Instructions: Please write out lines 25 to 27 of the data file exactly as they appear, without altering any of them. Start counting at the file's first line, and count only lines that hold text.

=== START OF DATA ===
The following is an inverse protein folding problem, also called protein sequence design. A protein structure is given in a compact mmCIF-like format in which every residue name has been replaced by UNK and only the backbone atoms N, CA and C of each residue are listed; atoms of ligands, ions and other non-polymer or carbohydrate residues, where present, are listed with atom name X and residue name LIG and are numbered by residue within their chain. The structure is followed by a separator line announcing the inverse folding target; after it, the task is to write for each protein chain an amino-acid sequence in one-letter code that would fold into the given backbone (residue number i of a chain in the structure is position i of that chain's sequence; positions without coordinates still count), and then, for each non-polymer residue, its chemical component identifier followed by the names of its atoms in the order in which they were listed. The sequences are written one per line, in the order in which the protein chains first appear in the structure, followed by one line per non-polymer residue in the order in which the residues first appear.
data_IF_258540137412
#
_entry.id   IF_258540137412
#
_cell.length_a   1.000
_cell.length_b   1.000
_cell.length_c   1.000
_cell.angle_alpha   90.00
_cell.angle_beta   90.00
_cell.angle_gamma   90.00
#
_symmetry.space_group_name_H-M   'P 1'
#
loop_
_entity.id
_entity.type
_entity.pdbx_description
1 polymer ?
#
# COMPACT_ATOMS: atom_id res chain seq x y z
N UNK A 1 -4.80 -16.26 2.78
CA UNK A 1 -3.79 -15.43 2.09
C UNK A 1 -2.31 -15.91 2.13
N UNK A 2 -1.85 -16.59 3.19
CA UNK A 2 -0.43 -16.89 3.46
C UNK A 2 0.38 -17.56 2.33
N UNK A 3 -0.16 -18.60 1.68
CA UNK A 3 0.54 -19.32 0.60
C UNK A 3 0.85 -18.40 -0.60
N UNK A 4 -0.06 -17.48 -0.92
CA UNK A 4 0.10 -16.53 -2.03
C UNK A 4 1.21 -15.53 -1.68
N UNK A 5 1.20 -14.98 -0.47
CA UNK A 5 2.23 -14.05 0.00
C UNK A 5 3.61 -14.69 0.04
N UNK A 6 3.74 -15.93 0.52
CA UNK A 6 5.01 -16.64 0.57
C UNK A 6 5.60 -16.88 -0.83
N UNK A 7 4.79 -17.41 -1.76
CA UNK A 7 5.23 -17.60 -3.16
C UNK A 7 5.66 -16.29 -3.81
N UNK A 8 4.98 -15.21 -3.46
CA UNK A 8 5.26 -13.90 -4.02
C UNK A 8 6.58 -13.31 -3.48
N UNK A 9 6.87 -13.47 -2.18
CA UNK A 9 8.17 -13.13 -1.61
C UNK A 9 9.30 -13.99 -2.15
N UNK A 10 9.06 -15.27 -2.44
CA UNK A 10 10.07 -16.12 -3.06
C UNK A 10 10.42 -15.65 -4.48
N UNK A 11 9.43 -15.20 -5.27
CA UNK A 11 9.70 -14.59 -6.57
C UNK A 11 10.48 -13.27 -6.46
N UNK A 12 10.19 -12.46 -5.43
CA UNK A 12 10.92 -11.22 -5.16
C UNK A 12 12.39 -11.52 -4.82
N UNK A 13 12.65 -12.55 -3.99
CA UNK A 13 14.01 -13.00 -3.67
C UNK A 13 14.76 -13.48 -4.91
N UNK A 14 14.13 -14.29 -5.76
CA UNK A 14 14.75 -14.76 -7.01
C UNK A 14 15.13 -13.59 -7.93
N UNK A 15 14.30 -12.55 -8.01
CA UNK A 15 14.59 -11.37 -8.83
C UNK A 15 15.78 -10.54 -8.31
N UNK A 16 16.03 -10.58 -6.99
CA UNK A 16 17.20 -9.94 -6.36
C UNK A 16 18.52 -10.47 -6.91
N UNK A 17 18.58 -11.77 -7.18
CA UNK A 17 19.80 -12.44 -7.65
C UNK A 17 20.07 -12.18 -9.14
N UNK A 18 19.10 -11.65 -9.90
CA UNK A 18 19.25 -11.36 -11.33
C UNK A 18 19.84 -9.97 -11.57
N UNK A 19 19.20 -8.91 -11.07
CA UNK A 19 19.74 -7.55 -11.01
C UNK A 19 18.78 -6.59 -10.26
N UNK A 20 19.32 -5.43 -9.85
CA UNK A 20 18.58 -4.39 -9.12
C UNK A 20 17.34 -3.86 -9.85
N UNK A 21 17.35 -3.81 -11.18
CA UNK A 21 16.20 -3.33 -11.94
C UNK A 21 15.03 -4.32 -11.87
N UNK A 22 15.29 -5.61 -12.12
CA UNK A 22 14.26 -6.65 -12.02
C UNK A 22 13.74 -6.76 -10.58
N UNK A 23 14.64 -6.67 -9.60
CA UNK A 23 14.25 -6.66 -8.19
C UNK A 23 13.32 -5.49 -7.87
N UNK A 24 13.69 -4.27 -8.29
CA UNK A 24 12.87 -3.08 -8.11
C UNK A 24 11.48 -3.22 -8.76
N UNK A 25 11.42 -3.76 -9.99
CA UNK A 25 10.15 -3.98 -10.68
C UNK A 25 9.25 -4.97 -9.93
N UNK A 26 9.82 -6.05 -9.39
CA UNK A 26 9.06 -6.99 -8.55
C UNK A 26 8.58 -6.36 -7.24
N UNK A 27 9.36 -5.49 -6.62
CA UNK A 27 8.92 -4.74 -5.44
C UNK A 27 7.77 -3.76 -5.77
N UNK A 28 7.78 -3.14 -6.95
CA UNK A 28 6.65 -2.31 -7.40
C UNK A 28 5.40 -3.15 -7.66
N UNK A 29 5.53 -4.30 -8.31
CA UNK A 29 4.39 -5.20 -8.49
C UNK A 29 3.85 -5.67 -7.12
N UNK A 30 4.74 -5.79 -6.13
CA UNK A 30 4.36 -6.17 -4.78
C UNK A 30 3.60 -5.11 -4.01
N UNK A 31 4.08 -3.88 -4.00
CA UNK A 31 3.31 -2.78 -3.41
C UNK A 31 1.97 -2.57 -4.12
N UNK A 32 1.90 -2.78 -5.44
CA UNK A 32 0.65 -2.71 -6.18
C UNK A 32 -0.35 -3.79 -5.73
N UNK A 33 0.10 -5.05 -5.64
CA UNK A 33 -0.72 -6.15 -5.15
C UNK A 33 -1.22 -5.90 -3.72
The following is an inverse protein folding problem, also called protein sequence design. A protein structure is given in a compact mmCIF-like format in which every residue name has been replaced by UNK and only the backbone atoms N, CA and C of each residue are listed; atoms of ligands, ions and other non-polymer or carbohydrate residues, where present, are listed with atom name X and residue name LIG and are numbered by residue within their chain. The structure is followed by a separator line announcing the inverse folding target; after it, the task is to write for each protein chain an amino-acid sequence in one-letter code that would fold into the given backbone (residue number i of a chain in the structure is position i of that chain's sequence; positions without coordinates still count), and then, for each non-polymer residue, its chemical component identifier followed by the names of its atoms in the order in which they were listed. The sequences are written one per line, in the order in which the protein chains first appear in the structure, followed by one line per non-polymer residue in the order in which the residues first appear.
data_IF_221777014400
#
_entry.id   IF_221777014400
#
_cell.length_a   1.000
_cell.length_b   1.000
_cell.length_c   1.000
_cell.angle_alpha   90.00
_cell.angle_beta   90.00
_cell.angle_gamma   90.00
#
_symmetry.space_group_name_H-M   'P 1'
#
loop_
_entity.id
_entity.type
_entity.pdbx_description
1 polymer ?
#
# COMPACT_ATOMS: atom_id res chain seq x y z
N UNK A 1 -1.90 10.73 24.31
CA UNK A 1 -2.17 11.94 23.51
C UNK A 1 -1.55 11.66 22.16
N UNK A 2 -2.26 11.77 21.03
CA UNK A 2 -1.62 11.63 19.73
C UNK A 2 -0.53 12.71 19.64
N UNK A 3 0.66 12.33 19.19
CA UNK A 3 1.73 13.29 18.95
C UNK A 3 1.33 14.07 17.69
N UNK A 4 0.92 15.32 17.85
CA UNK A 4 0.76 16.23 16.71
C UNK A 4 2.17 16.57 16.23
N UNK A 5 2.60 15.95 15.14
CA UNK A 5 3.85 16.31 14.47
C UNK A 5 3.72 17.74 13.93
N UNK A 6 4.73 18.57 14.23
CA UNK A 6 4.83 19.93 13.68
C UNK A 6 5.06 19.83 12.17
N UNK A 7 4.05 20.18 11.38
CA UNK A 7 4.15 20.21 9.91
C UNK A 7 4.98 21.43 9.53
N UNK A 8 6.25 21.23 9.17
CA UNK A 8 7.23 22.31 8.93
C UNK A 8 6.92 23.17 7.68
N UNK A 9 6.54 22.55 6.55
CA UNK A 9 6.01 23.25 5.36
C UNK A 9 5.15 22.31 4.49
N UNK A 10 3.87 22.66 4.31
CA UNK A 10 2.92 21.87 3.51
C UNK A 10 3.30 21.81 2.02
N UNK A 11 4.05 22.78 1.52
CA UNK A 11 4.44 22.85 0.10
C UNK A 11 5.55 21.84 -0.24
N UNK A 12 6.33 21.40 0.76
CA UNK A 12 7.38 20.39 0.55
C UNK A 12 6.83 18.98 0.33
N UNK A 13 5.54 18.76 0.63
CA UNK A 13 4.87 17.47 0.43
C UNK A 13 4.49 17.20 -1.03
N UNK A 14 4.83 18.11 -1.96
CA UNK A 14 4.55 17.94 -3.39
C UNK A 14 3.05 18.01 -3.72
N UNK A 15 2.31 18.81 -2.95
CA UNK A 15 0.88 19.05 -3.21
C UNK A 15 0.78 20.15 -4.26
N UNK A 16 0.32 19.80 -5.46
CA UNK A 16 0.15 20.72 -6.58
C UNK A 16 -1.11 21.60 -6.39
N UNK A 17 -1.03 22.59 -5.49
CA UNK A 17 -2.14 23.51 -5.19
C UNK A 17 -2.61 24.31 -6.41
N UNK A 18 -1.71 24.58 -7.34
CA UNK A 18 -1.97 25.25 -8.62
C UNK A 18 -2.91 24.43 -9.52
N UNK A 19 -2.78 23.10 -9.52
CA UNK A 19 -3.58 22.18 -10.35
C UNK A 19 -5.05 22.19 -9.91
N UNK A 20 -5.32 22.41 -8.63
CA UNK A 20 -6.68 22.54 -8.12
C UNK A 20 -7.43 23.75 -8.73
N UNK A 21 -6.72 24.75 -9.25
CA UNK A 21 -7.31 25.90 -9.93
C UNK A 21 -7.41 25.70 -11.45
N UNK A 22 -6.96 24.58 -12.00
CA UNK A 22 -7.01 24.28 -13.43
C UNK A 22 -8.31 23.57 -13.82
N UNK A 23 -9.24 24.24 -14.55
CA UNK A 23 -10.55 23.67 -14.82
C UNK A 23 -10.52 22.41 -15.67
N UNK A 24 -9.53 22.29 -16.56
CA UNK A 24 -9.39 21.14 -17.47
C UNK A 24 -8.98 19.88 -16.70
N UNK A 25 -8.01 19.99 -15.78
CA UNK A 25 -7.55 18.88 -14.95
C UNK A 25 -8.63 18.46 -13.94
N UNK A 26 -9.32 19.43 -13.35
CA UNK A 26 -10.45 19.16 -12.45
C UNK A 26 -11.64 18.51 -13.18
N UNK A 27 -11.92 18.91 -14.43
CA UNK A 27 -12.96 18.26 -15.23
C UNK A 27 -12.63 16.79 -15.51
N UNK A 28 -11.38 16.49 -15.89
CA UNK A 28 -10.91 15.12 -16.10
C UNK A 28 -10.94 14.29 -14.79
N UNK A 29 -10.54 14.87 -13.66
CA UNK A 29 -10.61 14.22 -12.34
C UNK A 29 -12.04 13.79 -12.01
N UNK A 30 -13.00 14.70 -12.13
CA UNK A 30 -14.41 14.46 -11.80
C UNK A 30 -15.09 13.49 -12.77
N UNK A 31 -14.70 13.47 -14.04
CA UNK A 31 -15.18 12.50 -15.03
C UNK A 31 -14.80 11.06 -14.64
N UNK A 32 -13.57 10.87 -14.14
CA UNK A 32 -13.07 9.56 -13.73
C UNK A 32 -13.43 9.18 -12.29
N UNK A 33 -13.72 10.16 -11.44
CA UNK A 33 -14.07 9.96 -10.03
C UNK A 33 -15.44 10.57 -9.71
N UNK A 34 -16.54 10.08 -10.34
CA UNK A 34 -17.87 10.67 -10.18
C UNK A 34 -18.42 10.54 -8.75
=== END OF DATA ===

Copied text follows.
N UNK A 2 -1.85 -16.59 3.19
CA UNK A 2 -0.43 -16.89 3.46
C UNK A 2 0.38 -17.56 2.33